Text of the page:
Sunday, February 5, 2012

Marginalizing dissidents and white washing the Castro regime's crimes

Befriending tyrants while dismissing Yoani Sanchez and international human rights standards

Dilma Rousseff and Raul Castro in Havana 2012

Over emphasizing and romanticizing the importance of political violence while remaining mute on the Castro regime's torture and extrajudicial execution of opposition figures along with its role in fomenting political violence and terrorism internationally is a difficult task but Julia Sweig, the director of the Latin America program at the Council on Foreign Relations (CFR) manages to do so in the February 1, 2012 article by Matthew Bristow in Bloomberg titled "Dissident blogger says Cuba wanted more on human rights from Rousseff trip":“Yoani’s situation bears zero comparison to what Dilma went through. Unlike Dilma, she hasn’t been and won’t be jailed or tortured and I seriously doubt she’s going to be president of Cuba.”

Yoani Sanchez shortly after 2009 abduction and attack

On November 6, 2009 Yoani Sanchez was kidnapped and beaten up by Cuban state security agents. Other Cuban women have suffered greater abuses for being members of the Ladies in White or simply demanding democratic reforms. They have suffered harassment, beatings, arbitrary detentions and in the case of Laura Pollan what amounts to a very sophisticated form of torture that resulted in her death on October 14, 2011 in at what best could be described as "purposeful medical neglect." She is not the only one.

Yoani Sanchez wearing a t-shirt with image of the late Laura Pollan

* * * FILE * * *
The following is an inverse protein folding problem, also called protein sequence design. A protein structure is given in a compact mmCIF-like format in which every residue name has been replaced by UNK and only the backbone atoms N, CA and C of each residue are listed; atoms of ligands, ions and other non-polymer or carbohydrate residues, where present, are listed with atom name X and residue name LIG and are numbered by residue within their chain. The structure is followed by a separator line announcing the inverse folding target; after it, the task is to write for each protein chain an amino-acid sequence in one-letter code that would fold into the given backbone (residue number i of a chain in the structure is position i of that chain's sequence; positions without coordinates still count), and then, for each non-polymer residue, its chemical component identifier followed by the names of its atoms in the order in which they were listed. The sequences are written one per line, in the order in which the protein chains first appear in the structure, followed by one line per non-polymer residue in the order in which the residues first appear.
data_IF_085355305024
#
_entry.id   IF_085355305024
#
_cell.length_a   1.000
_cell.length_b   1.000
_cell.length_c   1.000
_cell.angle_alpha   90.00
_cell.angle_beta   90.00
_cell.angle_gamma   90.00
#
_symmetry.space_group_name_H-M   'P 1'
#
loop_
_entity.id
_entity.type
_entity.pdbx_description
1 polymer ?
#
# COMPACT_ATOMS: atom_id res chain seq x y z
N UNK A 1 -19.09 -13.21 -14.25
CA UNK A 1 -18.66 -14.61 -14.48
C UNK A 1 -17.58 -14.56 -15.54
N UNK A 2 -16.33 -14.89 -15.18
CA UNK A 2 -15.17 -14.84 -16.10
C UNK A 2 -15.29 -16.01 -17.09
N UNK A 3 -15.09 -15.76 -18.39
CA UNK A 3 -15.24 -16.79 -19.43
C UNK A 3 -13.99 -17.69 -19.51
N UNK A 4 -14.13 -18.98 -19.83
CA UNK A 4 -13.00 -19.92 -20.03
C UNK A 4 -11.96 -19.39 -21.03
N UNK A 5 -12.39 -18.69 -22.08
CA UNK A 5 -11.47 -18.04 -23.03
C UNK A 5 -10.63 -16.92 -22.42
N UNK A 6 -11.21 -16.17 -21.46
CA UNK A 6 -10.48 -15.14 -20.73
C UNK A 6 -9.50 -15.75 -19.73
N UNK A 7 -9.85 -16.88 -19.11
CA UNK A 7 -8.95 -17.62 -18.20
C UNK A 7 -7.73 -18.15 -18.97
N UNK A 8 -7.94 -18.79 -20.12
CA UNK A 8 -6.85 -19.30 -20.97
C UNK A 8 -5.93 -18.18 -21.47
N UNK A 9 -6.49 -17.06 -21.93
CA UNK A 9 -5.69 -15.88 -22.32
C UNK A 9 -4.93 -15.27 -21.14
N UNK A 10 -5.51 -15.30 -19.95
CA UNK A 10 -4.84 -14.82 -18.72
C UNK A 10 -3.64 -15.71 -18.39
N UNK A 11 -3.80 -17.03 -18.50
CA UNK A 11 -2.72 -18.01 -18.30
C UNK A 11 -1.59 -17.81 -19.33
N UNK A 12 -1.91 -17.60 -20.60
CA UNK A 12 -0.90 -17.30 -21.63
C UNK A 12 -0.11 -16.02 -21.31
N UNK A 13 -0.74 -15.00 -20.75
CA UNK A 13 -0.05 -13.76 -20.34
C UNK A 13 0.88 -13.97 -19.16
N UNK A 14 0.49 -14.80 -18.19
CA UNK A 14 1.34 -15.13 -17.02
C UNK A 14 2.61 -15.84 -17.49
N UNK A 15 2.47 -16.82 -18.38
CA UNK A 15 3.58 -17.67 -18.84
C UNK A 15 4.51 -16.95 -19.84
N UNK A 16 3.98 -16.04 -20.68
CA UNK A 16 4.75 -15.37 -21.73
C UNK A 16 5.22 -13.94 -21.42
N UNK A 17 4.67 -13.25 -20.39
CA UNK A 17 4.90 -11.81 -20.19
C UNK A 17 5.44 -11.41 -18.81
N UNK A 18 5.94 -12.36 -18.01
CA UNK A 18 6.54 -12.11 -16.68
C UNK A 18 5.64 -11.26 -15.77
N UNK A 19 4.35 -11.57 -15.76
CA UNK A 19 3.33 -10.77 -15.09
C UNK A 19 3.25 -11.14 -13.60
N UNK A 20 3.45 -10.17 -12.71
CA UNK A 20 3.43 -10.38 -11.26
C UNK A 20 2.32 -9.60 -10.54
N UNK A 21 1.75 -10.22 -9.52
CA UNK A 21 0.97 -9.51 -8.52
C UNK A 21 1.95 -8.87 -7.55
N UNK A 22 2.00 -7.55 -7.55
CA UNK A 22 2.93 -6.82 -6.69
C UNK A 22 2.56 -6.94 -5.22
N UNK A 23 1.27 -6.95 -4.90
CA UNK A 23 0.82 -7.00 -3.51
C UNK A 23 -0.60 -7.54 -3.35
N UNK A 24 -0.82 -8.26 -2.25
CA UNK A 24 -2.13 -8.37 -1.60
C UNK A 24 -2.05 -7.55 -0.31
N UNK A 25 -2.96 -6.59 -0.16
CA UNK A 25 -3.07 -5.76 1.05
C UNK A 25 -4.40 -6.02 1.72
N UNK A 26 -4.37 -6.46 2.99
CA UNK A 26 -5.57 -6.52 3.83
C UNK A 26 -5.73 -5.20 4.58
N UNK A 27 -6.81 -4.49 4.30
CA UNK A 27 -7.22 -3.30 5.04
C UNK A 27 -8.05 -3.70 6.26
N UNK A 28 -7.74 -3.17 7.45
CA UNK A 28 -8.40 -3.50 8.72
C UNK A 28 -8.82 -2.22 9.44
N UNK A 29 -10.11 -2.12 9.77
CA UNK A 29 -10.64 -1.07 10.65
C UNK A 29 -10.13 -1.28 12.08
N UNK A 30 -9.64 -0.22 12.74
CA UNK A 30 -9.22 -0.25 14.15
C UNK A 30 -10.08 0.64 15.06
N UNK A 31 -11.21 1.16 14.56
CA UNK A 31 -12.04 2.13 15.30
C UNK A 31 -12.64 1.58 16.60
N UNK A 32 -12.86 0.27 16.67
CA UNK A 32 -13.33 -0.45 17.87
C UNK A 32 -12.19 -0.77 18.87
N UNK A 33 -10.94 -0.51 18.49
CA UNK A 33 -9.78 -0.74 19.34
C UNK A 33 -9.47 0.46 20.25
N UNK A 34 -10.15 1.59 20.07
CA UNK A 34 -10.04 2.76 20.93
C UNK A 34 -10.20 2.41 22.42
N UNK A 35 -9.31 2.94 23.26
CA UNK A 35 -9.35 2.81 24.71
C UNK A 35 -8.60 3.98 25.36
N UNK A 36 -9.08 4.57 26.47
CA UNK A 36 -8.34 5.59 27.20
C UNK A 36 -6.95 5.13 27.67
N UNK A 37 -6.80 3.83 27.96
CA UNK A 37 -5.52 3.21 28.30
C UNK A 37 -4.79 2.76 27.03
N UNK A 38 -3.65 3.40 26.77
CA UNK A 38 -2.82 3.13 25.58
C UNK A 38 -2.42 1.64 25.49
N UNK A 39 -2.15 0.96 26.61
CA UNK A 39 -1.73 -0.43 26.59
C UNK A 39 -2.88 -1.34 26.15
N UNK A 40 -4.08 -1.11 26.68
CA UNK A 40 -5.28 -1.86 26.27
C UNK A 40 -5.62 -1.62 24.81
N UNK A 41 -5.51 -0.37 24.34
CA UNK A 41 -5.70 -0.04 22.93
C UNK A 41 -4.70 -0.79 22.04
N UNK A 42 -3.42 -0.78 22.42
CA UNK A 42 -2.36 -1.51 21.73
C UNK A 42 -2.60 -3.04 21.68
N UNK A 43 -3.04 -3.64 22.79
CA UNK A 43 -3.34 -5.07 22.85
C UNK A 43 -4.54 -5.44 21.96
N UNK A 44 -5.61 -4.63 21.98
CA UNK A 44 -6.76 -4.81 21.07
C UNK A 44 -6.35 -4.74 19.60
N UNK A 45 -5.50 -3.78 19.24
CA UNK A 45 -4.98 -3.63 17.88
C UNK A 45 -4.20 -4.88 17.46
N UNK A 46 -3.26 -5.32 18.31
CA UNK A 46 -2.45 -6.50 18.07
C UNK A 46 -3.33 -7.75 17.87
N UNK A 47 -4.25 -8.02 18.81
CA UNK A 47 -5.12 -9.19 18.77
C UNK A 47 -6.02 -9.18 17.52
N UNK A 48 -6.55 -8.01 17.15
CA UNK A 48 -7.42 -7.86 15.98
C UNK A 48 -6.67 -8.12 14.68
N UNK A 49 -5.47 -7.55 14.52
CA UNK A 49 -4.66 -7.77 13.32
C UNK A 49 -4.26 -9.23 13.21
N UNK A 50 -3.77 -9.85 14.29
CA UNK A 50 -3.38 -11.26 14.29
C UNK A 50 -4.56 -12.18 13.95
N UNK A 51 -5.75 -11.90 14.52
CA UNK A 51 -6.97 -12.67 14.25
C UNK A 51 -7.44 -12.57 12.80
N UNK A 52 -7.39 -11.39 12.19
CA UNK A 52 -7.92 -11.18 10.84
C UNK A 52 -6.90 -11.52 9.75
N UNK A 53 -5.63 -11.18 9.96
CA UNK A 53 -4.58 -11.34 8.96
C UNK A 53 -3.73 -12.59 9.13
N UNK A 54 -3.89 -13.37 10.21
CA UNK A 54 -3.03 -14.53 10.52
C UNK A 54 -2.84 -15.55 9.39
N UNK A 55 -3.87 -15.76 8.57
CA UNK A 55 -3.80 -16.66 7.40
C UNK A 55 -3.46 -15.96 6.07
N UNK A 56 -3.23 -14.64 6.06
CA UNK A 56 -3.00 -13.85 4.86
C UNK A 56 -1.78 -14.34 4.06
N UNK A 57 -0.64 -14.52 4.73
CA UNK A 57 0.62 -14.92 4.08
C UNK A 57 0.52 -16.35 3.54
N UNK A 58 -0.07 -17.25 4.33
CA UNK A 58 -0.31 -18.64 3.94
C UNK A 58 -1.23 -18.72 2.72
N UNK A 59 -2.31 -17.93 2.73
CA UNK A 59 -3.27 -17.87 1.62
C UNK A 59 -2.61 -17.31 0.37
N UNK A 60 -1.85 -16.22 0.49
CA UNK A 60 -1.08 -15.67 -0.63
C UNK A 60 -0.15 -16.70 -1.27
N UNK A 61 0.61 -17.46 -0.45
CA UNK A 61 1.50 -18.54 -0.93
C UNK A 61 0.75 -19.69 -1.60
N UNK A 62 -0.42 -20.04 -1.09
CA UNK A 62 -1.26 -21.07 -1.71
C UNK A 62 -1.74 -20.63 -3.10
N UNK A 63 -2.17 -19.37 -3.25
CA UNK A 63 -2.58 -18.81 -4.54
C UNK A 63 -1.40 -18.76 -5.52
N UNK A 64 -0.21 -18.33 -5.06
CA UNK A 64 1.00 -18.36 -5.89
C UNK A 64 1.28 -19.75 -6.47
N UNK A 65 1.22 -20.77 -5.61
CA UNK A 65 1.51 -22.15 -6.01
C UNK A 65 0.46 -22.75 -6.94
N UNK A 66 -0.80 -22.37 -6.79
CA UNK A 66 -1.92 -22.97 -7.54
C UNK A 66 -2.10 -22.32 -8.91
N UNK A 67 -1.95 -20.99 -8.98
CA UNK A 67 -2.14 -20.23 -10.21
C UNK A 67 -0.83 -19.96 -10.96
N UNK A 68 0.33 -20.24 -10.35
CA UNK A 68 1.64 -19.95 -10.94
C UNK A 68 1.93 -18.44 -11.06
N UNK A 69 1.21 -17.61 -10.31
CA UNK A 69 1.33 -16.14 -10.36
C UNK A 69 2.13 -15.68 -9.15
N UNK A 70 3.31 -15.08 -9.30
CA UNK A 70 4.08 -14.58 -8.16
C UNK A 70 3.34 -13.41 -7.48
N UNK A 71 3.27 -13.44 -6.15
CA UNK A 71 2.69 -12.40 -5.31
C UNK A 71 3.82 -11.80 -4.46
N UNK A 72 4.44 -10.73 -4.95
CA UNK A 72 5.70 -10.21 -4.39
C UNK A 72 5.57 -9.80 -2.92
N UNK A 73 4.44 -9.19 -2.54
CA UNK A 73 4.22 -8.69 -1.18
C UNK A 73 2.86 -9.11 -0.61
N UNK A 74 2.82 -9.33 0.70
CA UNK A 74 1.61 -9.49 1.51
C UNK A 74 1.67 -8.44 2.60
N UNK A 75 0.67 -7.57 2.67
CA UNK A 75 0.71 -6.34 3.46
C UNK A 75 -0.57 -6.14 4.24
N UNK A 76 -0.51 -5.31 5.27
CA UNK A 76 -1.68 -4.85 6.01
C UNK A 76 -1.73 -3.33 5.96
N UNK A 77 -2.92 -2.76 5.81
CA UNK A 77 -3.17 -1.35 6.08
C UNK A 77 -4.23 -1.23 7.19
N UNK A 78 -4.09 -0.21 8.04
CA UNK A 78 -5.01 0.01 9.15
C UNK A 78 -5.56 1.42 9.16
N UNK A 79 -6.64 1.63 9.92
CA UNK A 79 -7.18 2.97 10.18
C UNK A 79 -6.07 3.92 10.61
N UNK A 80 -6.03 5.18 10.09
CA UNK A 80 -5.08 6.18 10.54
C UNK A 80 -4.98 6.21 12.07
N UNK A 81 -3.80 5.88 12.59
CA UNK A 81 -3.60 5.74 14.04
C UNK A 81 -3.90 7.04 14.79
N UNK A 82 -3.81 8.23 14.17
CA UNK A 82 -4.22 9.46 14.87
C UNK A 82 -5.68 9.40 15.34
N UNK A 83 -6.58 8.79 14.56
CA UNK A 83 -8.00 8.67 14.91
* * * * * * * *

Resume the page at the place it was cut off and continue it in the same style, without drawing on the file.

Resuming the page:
To say that Yoani Sanchez will not be arrested in the future or possibly subjected to torture is to ignore 53 years of history under the Castro brothers, but then again Professor Sweig has been known to overlook the Castro regime's history. One example is found on page XIV of the acknowledgements of her May 2002 book Inside the Cuban Revolution: Fidel Castro and the Urban Underground Julia Sweig lists a number of people who assisted her in writing the book. Two names stand out: Elsa Montera Maldonado and Jose Gomez Abad who Sweig described as championing the project. This husband and wife team were working as Cuban diplomats at the Cuba Mission in New York City but were in reality State Security agents. Both were expelled for their role in a planned terrorist attack on the Friday after Thanksgiving in 1962 with the objective of detonating 500 kilos of explosives inside Macy’s, Gimbel’s, Bloomingdale’s and Manhattan’s Grand Central Terminal.

Cuban diplomats/terrorists and "champions" of Julia Sweig of the Council on Foreign Relations

Yoani Sanchez has empowered other Cubans with knowledge of how to circumvent regime controls and speak to the world. She took a leading role in a campaign in 2008 to seek the freedom of Cuban punk rocker Gorki Aguila who faced prison for his punk attitude and political lyrics. Finally she has provided an unfiltered perspective on what Cubans are going through on the island. She is also demonstrating first hand the power of "living in truth" as a free Cuban in Cuba today despite being denied the right to travel outside of her country on 19 occasions. The irony that on this 19th occasion she received a visa from Brazil last month to travel there to attend the premiere of a documentary on media freedom in Cuba. The denial came shortly after a visit by the Brazilian president who when asked about it said that "Brazil gave the visa to the blogger. The rest is not a matter for the Brazilian government". Apparently, President Rousseff does not view as an international matter Article 13 subsection 2 of the Universal Declaration of Human Rights which states: